Same-Sex Marriage Law Has Four Possible Paths - Bloomberg:
Football teams hate punting, and the same may be true of the court. Some of its members might be tempted to draw on another analogy that, while publicly obscure, is well-known among judges and constitutional specialists.
In its 1971 decision in Reed v. Reed -- its first serious effort to engage the problem of sex discrimination -- the court took the path of minimalism. Striking down an odd Iowa law that gave a preference to men over women as administrators of estates, the court declined to issue a broad pronouncement that would immediately threaten all discrimination on the basis of sex.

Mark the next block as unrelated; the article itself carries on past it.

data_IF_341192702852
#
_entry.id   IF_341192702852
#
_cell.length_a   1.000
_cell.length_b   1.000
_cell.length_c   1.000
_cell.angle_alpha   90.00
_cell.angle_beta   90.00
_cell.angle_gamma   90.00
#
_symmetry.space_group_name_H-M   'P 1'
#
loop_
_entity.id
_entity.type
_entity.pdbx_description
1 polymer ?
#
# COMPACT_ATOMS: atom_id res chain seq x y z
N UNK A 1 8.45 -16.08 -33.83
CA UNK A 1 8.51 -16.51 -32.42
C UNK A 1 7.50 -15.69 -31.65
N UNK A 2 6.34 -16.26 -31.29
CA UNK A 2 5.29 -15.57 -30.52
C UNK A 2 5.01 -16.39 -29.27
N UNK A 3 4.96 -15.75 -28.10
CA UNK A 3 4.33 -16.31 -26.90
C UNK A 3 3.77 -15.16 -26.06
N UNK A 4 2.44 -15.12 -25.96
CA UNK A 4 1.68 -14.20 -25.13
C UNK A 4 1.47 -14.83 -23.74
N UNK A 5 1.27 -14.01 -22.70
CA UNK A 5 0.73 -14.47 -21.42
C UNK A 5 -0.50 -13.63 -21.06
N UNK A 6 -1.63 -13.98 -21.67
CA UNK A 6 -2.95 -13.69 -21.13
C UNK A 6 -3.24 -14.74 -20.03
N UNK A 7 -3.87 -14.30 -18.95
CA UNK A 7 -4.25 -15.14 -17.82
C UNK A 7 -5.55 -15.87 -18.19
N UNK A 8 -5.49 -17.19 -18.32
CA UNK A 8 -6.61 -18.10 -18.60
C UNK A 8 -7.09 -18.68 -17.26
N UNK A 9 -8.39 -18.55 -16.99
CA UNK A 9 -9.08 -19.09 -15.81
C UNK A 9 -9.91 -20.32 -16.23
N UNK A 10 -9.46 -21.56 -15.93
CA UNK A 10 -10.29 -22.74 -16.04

Instead it began a long series of case-by-case rulings -- accompanying, but not pre-empting, democratic judgments -- that ultimately produced strong safeguards against such discrimination.
With respect to same-sex marriage, the court might be able to adopt a similar approach. For example, the Justice Department has sketched some ways for the court to rule relatively narrowly, striking down the laws in question while avoiding the broadest pronouncement about marriage equality.
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